Board games for kids are a dime a dozen, so finding good ones can be a hit-and-miss affair. That's why we've been busy listing some essential picks below. These board games for children are fun, straightforward, and replayable enough that grown-ups won't want to tear out their hair if they've got to join in.
And don't worry, these board games for kids aren't all competitive. We've been sure to include a few co-op options as well in case you're looking for a more… er, collaborative atmosphere around the table. These are some of the best board games overall, so they should keep even the most impatient children distracted for more than a hot minute.
Oh, and don't worry about paying over the odds. We've tasked our dedicated bargain-hunting software with finding you the best available discounts, so you should be able to make your money go further. And seeing as the Black Friday board game deals are now upon us, there won't be a shortage of reductions - these usually make up some of the most tempting Black Friday gaming deals overall.
Board games for kids - top 10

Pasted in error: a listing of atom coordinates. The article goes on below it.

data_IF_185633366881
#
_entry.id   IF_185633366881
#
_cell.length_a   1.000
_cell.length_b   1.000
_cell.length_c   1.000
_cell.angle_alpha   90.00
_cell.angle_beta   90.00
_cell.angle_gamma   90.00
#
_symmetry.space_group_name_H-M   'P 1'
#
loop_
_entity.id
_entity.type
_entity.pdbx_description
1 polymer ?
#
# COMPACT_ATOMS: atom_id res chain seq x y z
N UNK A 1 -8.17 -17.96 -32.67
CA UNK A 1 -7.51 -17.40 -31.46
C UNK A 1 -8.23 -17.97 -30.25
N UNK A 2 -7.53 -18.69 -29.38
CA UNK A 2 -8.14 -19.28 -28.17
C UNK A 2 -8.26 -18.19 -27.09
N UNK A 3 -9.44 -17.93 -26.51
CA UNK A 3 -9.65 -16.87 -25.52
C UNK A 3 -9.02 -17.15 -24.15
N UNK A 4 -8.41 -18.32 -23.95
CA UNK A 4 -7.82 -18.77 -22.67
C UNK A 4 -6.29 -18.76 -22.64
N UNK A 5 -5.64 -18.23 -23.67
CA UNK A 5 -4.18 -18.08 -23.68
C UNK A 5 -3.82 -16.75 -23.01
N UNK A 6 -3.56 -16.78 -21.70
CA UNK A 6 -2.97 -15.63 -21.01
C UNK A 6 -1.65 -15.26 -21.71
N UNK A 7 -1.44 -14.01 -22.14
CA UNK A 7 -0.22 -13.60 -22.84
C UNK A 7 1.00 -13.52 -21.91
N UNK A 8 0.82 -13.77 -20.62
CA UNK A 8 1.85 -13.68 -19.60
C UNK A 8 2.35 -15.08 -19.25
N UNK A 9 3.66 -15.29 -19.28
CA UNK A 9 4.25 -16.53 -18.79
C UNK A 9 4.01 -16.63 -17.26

King of Tokyo is the perfect choice for big and little monsters alike. Putting you in control of tongue-in-cheek super beasts (you can play as a 'Space Penguin', for crying out loud), it's a dice-based game of pushing your luck. Your aim? Collect points by squishing skyscrapers. The longer you stand your ground in the city, the higher your score.
But there's a catch. To be specific, those in Tokyo are open to attack and can't heal from any wounds their rivals inflict. In essence, you're playing chicken with your monster's life. The result is a captivating balance that's just as good one-on-one as it is in a large group. It's tactical in an inoffensive way, too - you won't struggle to get your head around its light-hearted strategies. From our experience, newcomers will pick it up quickly and become hooked soon after.
It helps that the mechanics aren't too demanding, of course. Playing is as simple as rolling the dice three times before choosing which results you want to keep (be it extra health, attacks, or bonus points), so it's incredibly accessible. When combined with a bright and characterful design, King of Tokyo becomes the front-runner in terms of essential board games for kids.
It says a lot about a board game for kids when there are loads of different versions to choose from; you can almost guarantee that it's a hit. Spot It! (or 'Dobble', if you're UK-based) is the perfect example. As well as a classic set that's been delighting children since 2009, you can get your hands on alternatives featuring everything from Harry Potter to Spongebob Squarepants. This means there will probably be an edition to suit your child's interests.